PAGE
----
Your motorcycle jackets, pants, gloves and boots that are supposed to protect you in a crash, can sometimes experience failures of the most basic test of simple wear and tear.
However, it is important to differentiate a product failure from a rider error.
We recently bought a pair of motorcycle gloves (pictured above) that split the stitching at the cuff after a few weeks of normal riding.
The gloves had a one-year warranty and the shop contacted the distributor who replaced them.
Only a few weeks later the second pair failed in exactly the same way.
Obviously there appears to be an inherent design fault in the gloves.
This is not the only example of motorcycle protective gear failing the basic wear and tear test.
Dr Chris Hurren who researches protective materials for a living and worked with Dr Liz de Rome and others to produce the protocol used by MotoCAP for testing has also experienced basic wear failures.
While trying on a pair of protective denim pants in a store, the top button above the zip pulled apart and fell off.
“This was obviously a problem that the manufacturer knew about as the garment came with a spare metal button however in reality should the product have been in the market place in the first place,” he says.
“This failure before even leaving the store should be a quick indicator of the build product of a garment.”
It’s not Dr Hurren’s only personal encounter with a wear failure.
After spending $700 on a leather jacket, he found the zip failed after two years.
“I have since observed new jackets hanging in store from the same manufacturer with a zip that was corroded and already causing trouble during use,” he says.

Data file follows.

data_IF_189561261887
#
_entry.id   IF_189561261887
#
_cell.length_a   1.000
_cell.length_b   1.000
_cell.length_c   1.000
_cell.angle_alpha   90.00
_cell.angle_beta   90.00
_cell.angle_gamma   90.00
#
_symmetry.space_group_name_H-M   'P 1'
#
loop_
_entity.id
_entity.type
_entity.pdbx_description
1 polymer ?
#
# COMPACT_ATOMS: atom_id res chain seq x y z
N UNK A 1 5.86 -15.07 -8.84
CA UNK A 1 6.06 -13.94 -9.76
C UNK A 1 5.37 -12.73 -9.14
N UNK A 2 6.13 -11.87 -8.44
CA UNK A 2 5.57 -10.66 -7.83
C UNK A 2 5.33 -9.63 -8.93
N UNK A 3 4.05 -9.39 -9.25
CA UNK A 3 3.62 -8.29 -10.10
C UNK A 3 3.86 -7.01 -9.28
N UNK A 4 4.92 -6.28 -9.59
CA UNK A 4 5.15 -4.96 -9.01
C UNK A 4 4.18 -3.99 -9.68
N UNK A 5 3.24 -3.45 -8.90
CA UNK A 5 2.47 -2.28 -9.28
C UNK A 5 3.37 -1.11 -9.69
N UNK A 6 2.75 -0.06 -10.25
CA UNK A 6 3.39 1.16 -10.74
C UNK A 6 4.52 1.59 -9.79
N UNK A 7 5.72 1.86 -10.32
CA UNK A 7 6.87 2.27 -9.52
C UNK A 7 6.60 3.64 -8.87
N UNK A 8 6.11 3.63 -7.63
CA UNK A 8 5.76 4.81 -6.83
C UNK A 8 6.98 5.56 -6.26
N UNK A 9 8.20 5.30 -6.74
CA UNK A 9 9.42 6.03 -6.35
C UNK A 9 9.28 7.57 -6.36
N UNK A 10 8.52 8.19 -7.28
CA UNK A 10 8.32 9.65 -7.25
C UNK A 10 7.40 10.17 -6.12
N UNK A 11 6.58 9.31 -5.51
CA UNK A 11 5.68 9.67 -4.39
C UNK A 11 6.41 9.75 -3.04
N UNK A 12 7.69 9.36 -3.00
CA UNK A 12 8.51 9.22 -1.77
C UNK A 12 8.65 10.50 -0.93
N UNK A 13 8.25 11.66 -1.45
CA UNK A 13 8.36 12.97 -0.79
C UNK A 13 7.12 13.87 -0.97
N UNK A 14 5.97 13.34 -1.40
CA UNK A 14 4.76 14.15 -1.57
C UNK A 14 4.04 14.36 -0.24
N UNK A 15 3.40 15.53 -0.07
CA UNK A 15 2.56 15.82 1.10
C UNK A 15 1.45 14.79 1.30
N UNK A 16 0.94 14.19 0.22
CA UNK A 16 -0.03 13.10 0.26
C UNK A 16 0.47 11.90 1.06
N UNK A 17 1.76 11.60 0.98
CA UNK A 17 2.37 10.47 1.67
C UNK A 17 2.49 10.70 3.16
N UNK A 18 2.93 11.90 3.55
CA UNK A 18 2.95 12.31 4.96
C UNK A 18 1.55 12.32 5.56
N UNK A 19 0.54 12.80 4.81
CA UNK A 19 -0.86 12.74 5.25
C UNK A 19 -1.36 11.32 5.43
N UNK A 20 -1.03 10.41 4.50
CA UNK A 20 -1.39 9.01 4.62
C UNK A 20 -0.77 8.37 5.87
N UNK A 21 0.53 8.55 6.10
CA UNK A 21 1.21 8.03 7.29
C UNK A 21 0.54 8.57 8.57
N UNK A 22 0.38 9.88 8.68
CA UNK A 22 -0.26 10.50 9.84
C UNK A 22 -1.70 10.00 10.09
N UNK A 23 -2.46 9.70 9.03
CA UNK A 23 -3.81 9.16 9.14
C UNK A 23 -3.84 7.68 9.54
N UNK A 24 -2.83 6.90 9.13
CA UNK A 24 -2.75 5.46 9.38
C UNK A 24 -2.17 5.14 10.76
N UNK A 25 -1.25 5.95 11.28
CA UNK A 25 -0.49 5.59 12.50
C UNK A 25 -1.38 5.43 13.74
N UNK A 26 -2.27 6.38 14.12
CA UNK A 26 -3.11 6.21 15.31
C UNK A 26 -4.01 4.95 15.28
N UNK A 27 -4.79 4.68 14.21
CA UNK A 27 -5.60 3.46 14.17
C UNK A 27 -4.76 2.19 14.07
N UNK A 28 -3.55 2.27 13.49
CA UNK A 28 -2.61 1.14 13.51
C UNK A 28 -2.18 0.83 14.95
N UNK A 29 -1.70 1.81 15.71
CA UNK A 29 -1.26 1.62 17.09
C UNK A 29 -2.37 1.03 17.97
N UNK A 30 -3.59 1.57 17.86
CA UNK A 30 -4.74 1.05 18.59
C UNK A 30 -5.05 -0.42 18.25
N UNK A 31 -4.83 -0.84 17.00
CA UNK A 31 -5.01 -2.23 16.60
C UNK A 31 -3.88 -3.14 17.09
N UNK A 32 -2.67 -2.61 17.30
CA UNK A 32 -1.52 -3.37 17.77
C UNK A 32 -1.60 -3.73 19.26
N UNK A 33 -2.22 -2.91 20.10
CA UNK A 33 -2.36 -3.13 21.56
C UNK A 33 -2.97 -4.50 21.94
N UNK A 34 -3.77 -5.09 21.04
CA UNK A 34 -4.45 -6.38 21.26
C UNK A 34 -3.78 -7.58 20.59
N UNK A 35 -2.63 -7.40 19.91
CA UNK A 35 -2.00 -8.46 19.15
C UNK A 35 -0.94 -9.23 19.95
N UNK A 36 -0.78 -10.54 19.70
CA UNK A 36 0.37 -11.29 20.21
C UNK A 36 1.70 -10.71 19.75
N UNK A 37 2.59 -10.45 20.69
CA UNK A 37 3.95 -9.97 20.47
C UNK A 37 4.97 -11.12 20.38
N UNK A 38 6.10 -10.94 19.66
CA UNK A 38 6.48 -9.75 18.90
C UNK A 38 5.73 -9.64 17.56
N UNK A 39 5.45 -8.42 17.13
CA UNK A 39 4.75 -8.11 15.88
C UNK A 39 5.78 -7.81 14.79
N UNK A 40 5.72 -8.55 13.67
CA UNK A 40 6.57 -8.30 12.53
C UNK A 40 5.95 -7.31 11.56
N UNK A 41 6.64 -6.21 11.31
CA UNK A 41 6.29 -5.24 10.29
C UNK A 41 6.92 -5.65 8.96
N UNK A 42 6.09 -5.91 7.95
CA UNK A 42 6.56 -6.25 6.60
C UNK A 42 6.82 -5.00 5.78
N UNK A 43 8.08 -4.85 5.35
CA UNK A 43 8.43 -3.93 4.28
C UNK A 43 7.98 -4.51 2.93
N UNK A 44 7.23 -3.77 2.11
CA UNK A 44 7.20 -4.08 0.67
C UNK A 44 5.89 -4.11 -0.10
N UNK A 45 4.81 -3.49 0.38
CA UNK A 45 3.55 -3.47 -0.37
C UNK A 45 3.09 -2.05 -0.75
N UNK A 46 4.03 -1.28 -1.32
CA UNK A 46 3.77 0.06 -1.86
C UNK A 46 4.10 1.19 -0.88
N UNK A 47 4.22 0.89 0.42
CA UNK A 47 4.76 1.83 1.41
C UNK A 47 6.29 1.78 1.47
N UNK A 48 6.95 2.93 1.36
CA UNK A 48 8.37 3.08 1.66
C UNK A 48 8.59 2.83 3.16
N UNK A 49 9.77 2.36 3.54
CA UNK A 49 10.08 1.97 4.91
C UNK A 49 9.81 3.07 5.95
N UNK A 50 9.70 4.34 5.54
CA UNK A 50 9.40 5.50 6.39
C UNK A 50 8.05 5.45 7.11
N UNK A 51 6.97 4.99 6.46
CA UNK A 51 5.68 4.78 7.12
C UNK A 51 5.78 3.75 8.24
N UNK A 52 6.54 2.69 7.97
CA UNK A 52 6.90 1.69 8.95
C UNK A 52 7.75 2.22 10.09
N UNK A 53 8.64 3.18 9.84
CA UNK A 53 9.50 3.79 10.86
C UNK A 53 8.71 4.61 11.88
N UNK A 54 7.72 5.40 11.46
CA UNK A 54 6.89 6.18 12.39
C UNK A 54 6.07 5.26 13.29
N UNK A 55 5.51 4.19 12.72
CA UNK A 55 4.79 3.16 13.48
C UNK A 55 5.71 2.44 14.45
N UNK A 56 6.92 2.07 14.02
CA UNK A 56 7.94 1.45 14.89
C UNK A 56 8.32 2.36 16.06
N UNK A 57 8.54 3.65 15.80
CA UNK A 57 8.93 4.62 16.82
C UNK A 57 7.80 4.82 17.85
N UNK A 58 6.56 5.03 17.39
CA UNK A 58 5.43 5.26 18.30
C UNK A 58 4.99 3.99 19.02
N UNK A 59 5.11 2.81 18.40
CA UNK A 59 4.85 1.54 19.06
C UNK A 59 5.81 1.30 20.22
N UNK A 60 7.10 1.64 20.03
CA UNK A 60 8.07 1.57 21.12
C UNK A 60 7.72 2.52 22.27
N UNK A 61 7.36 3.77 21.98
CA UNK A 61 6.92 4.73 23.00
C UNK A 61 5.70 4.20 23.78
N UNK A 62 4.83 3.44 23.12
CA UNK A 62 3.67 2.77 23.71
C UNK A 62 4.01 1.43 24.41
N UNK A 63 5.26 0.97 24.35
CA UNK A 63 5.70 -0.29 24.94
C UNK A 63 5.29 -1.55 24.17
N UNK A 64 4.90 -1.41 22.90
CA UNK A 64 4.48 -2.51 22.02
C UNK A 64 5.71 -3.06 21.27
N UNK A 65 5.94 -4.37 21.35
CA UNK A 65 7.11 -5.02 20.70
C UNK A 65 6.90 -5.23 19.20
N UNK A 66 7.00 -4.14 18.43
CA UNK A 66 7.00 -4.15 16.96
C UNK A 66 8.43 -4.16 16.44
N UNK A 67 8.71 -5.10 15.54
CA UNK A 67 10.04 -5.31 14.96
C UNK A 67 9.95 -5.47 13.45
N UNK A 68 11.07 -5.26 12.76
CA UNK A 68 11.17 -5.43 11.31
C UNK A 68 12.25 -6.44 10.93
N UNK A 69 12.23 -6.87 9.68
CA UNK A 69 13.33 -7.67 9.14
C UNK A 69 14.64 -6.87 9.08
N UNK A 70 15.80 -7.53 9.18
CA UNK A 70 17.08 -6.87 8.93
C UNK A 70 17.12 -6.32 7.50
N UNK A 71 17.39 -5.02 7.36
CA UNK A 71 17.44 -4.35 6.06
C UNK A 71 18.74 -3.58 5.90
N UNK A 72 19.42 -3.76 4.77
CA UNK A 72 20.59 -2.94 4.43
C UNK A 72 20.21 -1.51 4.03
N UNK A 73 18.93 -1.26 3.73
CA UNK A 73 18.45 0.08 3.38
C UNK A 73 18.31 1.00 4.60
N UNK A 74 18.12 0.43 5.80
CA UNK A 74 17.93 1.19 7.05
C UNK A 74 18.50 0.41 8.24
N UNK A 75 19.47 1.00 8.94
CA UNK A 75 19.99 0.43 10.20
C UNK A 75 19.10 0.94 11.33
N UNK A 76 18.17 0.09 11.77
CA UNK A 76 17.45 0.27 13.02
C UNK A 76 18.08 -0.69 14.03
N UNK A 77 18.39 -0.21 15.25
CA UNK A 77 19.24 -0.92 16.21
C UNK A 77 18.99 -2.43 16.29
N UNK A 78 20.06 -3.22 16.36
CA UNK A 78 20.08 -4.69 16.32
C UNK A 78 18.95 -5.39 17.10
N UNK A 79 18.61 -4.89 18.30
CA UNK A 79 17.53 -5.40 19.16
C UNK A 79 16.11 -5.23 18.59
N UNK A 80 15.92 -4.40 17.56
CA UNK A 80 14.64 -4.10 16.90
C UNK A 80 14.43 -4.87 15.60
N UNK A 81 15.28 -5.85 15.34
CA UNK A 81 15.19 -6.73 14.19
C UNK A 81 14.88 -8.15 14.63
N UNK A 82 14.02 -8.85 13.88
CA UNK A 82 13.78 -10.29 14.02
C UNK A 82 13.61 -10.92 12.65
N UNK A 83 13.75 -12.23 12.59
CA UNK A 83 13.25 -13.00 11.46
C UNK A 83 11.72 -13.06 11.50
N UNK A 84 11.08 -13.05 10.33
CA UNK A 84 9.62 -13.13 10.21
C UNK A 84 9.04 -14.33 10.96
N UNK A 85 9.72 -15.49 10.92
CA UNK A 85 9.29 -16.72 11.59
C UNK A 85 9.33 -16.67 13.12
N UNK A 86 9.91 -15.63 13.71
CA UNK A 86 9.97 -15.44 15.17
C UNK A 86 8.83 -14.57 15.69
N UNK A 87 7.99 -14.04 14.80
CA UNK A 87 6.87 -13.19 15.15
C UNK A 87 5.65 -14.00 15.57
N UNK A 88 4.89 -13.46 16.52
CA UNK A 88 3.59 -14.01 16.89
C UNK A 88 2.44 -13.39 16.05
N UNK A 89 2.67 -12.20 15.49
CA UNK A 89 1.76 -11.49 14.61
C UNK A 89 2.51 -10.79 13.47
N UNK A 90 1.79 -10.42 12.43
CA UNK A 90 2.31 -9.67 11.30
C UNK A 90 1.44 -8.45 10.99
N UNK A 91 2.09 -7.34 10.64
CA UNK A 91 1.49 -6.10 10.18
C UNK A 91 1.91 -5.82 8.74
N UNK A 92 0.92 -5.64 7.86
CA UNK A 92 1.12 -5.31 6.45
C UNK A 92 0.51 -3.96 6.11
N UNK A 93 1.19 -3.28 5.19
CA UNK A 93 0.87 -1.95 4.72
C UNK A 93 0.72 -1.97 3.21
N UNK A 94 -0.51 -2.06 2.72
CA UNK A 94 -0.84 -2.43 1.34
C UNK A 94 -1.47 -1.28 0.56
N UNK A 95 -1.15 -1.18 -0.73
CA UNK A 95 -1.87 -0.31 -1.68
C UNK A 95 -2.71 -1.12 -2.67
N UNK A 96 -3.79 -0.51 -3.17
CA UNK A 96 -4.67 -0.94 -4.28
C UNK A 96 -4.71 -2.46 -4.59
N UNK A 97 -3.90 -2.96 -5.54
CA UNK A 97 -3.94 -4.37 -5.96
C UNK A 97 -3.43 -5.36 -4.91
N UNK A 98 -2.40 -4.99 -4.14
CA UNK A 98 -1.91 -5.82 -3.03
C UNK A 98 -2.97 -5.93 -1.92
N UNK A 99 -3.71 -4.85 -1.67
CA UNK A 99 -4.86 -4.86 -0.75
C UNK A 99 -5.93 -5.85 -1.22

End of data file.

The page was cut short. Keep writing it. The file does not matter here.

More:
“The addition of a low-cost zip to a high-cost jacket significantly reduces its working life.
“Closures like zips, buttons and clips often have higher loading due to body size and may be strained to failure during impact grip with the road in a crash.”
However, some complaints about protective clothing failures can be due to rider error, not product failure.
Waterproof claims are a classic example, says Link International product manager Ron Grant.
“You can have the best jacket in the world, but if you don’t get all the closures correctly positioned, ensure your shirt collar or cuffs aren’t exposed (which creates a wicking point for water entry) you will still get wet,” he says.
“The majority of wet claims I believe are mainly due to incorrect usage or fitment.
“If you wear gloves over your cuff, water penetrates through the jacket stitching in the chest and arms, runs down between the outer shell and the outside of the waterproof liner (so the rider is still dry) and drains straight into the gloves. This is not a glove issue but a rider fitment issue.
“Likewise with waterproof boots. I see riders buy ‘shorty’ waterproof boots and then complain they get wet feet.
“If you have a look at their rain pants when their feet are on the pegs, the rain pants may ride up just enough to allow water into the boots.”
Riders also have a duty to maintain and treat their gear appropriately.
For example, zippers can get dry from dust and bugs etc. An occasional rub over with a candle or an appropriate wax on the zipper teeth will help the zipper slide smoothly and last longer.
Likewise, screwing up a zip in waterproof liner and securing it under a couple of Occy straps can damage the waterproof coating allowing water to enter the jacket.
If your riding gear has experienced a genuine product failure, you may be due a replacement or repair under warranty.
Click here to find out more about warranties.